Slovakia's presidential candidate Caputova speaks after the first unofficial results at a party election headquarters in Bratislava
BRATISLAVA (Reuters) - Anti-graft campaigner Zuzana Caputova could win 60.5 percent of votes in Slovakia's presidential election run-off, an opinion poll showed on Thursday, an outcome that would stand in contrast to the rise of populist, nationalist politicians across Europe.
Pro-European, liberal Caputova won the first round with 40.6 percent, decisively ahead of the candidate backed by the ruling Smer party, European Union commissioner Maros Sefcovic with 18.7 percent.
The run-off is set for March 30.
Caputova has campaigned to end what she calls the capture of the state "by people pulling strings from behind," a message resonating with younger, educated voters, according to polls.
The Median agency poll for public broadcaster RTVS, the first since Caputova's first-round victory on March 16, put Caputova at 60.5 percent and Sefcovic at 39.5 percent.
Corruption and change have been top themes in the election, coming a year after investigative journalist Jan Kuciak, who covered fraud cases involving politically connected businessman, and his fiancée were murdered at their home.
The killings, for which five people have been charged, sparked anti-government demonstrations that led long-time prime minister Robert Fico to resign, although his three-party government remains in place.
Voters, though, look set to punish Smer - the biggest parliamentary party since 2006 - with many still unhappy with efforts to rein in graft, which was on display last month when thousands rallied on the first anniversary of Kuciak's murder.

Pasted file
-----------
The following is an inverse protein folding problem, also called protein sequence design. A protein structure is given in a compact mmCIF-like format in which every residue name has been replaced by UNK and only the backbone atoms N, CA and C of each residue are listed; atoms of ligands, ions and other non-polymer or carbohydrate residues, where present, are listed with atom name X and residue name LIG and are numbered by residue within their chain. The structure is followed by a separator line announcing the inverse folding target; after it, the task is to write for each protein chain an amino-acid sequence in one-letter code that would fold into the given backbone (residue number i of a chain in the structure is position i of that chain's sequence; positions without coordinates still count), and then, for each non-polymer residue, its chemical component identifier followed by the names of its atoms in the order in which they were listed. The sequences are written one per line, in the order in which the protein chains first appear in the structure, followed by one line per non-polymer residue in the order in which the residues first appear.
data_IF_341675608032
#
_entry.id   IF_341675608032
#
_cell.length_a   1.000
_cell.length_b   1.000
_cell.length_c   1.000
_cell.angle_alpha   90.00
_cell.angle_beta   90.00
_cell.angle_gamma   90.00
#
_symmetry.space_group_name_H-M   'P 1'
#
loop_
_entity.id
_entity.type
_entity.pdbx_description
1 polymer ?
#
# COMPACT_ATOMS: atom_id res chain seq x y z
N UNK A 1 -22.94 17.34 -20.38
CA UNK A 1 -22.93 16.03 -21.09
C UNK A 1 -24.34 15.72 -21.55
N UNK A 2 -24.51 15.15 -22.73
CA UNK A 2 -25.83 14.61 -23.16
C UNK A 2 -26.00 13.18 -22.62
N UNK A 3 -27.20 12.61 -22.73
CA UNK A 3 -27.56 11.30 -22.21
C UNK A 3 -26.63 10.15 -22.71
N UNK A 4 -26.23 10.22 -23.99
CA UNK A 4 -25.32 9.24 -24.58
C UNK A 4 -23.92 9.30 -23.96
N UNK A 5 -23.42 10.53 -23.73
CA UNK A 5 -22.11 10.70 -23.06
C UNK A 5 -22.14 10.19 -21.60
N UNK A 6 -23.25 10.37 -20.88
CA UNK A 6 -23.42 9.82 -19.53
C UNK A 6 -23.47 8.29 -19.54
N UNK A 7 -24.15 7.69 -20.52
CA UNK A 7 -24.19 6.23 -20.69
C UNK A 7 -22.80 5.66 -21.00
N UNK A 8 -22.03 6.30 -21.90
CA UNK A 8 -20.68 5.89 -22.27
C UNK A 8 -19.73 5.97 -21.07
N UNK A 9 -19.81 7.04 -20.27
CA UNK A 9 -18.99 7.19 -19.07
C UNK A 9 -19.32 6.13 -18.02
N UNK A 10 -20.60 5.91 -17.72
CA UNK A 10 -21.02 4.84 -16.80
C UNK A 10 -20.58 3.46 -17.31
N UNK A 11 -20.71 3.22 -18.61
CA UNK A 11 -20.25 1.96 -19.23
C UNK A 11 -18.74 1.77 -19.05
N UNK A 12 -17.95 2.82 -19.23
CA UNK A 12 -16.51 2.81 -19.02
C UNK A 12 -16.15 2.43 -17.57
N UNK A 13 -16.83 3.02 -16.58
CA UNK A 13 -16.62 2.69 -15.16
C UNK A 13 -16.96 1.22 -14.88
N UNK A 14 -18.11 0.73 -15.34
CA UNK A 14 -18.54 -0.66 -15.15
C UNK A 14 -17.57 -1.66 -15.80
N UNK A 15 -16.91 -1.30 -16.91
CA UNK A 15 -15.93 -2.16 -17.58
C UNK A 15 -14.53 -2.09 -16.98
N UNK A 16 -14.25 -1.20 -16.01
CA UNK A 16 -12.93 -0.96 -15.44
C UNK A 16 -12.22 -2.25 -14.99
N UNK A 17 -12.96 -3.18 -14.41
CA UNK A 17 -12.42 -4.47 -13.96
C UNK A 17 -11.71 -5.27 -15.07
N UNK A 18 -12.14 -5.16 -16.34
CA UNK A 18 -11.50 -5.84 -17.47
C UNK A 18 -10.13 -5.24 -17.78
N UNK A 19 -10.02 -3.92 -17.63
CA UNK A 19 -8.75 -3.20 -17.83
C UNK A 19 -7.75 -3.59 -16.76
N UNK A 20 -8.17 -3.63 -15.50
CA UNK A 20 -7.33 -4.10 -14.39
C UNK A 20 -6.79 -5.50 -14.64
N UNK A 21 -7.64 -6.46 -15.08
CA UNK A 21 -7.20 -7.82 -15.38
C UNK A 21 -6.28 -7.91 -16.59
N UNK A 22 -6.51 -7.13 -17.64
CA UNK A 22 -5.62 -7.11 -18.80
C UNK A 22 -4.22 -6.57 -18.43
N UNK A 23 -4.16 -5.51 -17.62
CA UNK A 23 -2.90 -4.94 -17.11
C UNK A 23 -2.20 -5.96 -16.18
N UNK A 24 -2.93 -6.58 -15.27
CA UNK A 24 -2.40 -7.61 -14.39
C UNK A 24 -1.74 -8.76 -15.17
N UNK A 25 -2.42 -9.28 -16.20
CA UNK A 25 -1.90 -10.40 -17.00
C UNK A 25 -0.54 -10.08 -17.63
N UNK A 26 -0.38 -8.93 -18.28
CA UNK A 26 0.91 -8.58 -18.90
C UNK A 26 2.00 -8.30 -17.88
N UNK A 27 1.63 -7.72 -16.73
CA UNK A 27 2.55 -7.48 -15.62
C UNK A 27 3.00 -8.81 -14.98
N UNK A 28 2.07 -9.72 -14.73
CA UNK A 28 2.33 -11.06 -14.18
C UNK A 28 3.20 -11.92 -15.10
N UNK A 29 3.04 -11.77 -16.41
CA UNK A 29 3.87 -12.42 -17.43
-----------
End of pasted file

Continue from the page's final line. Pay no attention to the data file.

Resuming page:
Anti-immigrant and far-right candidates failed to advance
in the first round. Analysts say that has helped Caputova as Sefcovic, mindful of his position in Brussels and with EU elections two months away, is unlikely to attack too hard.
"Sefcovic has refused to get dirty in the campaign and attack Caputova in a way that the anti-system candidates would," said political analyst Samuel Abraham, who heads the Bratislava International School of Liberal Arts.
He said only a failure of Caputova's voters to show up by taking her victory as a given due to polls could threaten that.
"She needs to mobilize her voters," he said.
Caputova, a 45-year-old lawyer, was previously best known for a long fight against an illegal landfill in her hometown.
Sefcovic, who is also pro-European, said he would seek to unite the divided country and has pitched his Christian values to court socially conservative voters, gaining backing from some in the church in the predominantly Catholic country of 5.4 million.
But on Thursday, Caputova was endorsed by the junior government party Most-Hid, which represents the country's ethic Hungarian minority. Outgoing President Andrej Kiska, who defeated Fico in the last presidential vote in 2014 by gaining 59.4 percent, has also backed Caputova.
(Reporting by Tatiana Jancarikova, Writing by Jason Hovet, Editing by Robin Pomeroy, William Maclean)